Since the focus is on total customer satisfaction, the implementation of the project deliverable requires the improvement become accepted as a customer satisfier over an extended time period.  This means the project deliverable must be valued and internalized.  The customer-driven project is not complete until the customer uses it.  Depending on the deliverable, this means a varying degree of operation and support.  For instance in a process improvement deliverable, the improved process will have to be used as a daily course of action.  This may make standard documentation and training a necessity.  In the case of a new system deliverable, operation and support is more extensive.  The system implementation requires using and maintaining the system, operation and maintenance manuals, training, facilities, organizational structure, facilities, computer resources, transportation and support services.  As a minimum to implement an improvement means developing a implementation plan of action.   

            The outcome of phase 7 is a deliverable/improvement. The documentation of this phase is the plan of action. The major topics for a plan of action includes the following: 

            *            The specific operation and support actions

            *            List of all steps, tasks, and activities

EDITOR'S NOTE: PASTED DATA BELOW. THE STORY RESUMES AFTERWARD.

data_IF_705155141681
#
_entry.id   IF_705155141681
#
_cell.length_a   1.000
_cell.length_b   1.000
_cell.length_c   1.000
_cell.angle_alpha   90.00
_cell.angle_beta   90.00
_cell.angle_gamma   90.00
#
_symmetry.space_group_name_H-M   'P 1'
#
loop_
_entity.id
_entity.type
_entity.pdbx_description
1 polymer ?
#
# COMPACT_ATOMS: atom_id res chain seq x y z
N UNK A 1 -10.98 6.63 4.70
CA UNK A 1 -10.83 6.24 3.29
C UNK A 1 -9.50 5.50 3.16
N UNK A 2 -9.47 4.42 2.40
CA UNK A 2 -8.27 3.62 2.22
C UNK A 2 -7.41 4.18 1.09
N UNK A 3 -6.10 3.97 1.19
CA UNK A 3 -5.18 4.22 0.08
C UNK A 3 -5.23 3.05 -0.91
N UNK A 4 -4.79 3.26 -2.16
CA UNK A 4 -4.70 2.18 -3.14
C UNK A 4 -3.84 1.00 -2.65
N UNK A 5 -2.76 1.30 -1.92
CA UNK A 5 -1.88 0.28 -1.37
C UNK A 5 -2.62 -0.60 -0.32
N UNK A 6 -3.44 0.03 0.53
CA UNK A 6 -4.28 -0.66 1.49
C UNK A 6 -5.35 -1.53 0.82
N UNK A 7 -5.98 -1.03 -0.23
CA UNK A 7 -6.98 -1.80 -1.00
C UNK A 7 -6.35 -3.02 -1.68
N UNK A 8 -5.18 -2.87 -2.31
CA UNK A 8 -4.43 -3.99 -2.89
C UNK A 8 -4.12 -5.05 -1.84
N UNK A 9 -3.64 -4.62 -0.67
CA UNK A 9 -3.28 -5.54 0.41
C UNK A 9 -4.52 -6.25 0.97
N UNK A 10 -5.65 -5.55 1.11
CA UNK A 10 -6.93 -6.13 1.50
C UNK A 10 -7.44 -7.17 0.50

*            Assignment of responsibility for each step

            *            Schedule to start and finish the implementation

            *            Schedule for start and completion of each step

            *            Budget 

Phase 7a. Operations and support. 

            A project management step in implementing the improvement is project operation and support. The operations processes are (1) deliverable in use, (2) deliverable being supported, and (3) project performance feedback. The support processes include: customer response support, training, facilities, people resources, supply services, transportation, documentation, maintenance, and computer resources. One major aspect of this step is the continual use of the deliverable by the customer for its intended purpose.  Again, the feedback system is essential to assure the deliverable's performance continues to meet the customer's needs and expectations.  In addition to performance, the other major contributor to total customer satisfaction is support.  This means the effective and efficient use of the improvement focuses on the integration of operation and support considerations.  The target of operation and support is optimum life cycle cost.  This requires aiming at specific customer needs and expectations.  The goal is to provide just the right amount of support for required operations.